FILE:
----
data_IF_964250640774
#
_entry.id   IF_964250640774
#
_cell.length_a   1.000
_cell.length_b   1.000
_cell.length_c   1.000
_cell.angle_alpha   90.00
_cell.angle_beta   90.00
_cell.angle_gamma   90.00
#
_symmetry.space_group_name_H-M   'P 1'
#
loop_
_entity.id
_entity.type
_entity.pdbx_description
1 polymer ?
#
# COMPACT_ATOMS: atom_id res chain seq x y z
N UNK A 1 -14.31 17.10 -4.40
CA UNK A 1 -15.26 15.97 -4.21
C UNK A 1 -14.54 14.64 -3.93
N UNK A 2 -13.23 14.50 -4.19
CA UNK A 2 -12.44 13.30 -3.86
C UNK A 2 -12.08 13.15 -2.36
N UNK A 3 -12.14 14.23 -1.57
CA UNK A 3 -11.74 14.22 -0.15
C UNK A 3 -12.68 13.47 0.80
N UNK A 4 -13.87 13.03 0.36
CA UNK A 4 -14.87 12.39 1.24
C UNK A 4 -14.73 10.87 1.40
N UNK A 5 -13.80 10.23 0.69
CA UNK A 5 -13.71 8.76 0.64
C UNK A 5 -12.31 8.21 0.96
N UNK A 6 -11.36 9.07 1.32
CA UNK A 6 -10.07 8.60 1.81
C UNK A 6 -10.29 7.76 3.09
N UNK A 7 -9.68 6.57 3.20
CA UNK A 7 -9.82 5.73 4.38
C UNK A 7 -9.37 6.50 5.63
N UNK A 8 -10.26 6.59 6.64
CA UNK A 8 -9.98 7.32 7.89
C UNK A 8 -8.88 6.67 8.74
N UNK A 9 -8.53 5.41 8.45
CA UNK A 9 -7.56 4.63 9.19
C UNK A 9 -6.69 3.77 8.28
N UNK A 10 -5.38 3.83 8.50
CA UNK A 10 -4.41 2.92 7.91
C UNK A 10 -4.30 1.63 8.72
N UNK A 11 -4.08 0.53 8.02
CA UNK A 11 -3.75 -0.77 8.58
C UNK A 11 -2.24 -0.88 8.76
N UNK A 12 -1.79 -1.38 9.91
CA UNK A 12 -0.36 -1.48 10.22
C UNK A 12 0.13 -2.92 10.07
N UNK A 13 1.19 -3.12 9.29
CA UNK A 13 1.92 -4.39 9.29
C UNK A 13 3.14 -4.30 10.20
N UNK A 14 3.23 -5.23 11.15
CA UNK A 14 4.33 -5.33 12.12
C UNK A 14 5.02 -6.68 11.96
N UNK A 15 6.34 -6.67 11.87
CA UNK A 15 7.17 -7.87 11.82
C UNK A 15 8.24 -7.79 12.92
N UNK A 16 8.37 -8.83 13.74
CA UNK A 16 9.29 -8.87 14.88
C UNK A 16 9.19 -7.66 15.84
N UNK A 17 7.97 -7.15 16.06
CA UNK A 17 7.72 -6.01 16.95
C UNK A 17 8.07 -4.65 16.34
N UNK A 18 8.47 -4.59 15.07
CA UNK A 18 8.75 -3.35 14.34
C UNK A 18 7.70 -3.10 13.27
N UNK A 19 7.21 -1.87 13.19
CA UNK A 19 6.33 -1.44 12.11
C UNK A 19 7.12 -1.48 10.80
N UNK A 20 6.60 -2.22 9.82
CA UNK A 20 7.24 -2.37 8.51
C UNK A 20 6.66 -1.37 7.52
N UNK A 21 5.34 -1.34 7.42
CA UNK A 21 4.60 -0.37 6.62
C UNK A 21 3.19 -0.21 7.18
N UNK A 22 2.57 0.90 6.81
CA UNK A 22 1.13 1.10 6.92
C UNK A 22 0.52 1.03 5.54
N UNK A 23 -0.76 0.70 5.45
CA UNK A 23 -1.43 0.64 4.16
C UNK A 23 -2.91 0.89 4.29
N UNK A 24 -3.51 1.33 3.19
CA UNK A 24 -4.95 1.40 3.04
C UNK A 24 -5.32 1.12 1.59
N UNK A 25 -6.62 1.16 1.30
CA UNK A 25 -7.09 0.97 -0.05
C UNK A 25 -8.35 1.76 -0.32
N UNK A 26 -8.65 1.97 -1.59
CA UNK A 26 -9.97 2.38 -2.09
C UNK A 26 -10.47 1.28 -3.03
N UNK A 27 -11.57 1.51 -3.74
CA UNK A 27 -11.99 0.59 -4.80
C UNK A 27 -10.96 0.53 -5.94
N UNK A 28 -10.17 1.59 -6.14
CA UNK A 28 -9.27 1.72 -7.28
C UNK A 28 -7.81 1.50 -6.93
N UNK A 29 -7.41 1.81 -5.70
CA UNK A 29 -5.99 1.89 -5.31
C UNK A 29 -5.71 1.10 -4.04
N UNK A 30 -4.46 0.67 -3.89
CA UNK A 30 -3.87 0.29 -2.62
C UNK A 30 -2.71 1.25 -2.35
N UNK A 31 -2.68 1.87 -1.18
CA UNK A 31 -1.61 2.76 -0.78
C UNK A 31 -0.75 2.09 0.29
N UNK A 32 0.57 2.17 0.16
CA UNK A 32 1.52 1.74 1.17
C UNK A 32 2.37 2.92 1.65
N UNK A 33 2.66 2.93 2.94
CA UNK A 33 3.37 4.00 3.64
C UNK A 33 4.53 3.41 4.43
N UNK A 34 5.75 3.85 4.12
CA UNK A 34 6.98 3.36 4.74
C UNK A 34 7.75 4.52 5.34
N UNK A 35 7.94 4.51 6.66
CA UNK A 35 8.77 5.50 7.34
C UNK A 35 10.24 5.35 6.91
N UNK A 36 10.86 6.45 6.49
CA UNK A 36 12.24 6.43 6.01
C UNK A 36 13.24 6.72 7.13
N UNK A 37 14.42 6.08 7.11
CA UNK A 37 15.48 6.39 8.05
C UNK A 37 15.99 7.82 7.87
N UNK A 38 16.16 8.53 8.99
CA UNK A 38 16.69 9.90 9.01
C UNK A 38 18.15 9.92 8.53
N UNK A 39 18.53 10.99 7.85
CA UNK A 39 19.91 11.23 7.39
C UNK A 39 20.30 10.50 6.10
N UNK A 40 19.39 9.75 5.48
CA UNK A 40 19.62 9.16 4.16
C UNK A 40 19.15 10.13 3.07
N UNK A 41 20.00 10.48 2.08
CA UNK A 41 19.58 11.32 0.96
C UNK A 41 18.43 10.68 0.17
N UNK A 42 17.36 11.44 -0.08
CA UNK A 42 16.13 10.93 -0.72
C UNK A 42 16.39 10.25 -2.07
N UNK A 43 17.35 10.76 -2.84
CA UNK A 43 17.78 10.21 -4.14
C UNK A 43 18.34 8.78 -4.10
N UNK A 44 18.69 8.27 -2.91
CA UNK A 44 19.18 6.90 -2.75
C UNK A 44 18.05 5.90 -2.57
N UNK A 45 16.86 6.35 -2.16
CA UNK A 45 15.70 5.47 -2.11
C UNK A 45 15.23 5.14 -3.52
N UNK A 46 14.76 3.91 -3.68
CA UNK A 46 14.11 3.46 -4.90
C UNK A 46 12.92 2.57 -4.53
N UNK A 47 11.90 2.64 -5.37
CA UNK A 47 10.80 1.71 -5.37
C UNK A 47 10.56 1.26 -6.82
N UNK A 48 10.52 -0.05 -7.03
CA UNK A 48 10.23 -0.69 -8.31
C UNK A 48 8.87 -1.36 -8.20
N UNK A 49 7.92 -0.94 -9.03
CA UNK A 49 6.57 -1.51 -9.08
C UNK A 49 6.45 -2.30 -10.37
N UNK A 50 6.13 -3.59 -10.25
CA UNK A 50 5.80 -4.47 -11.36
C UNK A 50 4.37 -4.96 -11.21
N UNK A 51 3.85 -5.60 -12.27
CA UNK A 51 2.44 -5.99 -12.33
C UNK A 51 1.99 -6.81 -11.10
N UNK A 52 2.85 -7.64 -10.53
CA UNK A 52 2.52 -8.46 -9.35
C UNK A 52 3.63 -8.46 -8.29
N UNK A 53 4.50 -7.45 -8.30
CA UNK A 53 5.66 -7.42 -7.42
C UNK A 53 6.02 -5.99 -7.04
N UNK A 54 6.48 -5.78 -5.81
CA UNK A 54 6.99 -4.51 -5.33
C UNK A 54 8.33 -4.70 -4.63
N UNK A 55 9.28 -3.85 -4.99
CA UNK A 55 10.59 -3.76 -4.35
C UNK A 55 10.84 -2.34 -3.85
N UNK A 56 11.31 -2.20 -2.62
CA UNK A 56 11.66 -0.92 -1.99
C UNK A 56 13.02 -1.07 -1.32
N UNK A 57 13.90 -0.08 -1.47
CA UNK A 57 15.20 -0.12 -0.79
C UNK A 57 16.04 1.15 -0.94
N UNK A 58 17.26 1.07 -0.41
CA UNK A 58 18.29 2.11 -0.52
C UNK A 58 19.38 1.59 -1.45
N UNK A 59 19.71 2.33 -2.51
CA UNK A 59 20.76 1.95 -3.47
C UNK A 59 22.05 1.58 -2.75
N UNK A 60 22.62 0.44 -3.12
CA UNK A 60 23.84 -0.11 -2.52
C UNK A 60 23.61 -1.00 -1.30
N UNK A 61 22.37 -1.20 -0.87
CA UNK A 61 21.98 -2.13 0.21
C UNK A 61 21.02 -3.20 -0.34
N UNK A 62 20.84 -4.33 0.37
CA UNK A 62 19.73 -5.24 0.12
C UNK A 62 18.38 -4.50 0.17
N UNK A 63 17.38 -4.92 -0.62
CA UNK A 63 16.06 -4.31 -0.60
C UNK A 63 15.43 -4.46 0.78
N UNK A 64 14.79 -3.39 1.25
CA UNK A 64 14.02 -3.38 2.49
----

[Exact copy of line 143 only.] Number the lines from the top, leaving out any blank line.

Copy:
C UNK A 41 18.43 10.68 0.17